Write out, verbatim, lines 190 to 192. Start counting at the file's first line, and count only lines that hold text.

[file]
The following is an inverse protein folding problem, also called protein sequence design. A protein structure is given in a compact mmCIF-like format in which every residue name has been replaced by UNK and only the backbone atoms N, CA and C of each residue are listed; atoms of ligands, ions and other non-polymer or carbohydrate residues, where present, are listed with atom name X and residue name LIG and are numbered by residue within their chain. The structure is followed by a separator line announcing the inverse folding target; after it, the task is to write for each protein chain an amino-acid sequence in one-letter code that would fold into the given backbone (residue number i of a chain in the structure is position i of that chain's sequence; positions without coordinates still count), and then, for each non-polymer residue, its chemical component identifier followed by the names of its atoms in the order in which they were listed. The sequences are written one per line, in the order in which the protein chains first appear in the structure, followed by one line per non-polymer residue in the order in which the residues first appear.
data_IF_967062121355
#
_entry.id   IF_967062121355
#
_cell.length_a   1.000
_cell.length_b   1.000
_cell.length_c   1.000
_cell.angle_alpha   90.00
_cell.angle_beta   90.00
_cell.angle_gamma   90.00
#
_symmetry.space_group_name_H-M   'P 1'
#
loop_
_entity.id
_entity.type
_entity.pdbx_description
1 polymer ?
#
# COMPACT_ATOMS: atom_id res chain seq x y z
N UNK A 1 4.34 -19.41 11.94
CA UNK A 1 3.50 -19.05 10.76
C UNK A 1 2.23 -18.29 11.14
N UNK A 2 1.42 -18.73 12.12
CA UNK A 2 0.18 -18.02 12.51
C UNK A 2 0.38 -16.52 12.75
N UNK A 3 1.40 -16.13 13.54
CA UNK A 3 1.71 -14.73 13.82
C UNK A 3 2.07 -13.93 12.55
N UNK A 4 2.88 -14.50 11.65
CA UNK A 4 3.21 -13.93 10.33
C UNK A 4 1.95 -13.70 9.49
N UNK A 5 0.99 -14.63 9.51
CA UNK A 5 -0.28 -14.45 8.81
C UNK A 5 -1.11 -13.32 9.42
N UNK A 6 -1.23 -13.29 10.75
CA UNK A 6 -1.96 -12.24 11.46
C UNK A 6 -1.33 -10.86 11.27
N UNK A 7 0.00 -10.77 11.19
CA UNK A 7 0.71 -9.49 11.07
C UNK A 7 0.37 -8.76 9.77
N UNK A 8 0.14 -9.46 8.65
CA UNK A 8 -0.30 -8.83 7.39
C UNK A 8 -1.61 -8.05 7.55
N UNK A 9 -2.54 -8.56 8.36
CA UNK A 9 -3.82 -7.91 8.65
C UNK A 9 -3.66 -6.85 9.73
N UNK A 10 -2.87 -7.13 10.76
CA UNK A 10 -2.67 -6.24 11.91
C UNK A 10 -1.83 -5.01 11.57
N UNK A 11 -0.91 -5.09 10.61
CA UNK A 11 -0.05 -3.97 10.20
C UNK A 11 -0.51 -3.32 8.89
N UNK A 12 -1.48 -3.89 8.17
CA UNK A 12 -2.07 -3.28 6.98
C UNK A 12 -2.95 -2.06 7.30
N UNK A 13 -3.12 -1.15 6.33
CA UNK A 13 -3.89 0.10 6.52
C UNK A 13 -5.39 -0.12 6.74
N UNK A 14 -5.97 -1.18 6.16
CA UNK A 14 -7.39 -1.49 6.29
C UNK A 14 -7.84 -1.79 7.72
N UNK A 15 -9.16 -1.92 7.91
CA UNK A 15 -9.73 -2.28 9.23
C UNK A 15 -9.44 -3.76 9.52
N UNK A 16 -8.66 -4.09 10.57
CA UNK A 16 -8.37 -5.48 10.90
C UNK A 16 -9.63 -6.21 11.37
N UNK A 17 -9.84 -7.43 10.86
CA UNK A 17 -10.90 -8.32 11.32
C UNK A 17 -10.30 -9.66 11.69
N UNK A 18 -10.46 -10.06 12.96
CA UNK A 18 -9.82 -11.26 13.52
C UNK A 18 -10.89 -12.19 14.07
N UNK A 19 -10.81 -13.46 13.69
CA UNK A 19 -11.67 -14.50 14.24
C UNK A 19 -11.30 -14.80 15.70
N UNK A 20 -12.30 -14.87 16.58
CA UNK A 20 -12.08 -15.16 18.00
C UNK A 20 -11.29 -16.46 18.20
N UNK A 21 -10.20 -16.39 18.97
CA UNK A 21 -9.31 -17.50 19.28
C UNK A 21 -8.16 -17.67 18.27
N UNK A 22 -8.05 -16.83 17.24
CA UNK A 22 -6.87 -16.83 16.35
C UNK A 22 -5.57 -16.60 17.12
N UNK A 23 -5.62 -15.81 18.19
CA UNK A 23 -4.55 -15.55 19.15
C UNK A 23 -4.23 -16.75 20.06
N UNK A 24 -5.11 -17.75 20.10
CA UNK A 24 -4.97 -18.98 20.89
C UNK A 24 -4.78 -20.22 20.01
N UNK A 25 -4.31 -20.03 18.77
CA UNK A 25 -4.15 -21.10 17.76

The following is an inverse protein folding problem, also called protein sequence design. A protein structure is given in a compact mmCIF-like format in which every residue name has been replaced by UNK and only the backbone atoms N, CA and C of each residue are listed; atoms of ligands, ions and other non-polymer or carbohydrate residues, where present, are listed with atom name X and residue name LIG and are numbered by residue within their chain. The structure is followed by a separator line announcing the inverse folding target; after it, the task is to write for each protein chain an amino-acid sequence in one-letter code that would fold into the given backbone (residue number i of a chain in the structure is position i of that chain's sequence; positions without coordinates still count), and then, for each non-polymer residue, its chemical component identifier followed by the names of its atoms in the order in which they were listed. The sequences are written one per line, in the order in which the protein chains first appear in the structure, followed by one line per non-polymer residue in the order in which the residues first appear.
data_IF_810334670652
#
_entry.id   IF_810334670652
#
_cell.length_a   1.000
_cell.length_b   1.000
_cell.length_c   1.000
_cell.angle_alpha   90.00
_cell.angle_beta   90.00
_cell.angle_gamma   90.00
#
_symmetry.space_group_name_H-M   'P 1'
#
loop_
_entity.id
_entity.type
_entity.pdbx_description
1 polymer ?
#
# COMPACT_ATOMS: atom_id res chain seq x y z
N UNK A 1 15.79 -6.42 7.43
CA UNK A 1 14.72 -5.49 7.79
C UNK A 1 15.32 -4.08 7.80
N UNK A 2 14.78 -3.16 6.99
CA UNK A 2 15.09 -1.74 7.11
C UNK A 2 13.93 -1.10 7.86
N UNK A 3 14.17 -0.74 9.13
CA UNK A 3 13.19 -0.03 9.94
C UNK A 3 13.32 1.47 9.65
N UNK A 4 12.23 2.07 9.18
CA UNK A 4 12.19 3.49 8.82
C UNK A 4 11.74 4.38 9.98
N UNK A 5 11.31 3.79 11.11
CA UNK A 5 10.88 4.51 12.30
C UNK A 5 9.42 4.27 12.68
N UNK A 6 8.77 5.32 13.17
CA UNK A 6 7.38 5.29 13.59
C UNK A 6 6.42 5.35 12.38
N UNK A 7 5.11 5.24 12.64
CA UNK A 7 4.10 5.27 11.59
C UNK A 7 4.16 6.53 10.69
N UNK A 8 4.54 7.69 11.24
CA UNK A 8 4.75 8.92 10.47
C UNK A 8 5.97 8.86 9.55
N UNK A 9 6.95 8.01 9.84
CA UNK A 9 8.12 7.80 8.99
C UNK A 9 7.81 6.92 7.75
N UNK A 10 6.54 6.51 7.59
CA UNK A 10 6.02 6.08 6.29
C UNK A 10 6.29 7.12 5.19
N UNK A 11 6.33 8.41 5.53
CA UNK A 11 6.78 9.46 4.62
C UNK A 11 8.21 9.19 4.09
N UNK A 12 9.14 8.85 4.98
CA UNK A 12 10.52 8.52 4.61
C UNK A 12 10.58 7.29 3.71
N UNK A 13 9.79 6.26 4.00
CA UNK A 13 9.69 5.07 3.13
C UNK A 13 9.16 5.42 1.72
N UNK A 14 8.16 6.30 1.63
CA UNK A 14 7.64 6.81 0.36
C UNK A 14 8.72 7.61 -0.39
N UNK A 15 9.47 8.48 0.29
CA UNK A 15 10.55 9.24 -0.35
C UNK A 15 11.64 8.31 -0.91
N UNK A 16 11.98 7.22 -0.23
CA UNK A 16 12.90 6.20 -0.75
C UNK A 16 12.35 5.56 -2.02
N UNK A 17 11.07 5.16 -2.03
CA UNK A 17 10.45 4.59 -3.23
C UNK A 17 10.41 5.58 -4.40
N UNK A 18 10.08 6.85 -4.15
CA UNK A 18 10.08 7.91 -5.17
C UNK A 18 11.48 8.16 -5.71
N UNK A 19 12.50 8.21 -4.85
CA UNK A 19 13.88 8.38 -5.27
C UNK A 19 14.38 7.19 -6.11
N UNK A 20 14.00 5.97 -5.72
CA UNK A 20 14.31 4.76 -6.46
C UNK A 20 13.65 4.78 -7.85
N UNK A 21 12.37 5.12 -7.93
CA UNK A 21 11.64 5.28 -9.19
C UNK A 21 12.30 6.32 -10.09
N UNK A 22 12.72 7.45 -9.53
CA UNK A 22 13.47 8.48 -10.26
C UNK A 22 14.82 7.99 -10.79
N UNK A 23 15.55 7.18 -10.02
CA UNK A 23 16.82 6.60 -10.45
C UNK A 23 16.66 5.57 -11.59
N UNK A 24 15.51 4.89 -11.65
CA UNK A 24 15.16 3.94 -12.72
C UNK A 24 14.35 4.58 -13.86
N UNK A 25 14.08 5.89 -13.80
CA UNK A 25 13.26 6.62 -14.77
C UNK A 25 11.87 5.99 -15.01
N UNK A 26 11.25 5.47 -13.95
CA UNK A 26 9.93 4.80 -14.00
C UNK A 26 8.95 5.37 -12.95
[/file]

CA UNK A 25 13.26 6.62 -14.77
C UNK A 25 11.87 5.99 -15.01
N UNK A 26 11.25 5.47 -13.95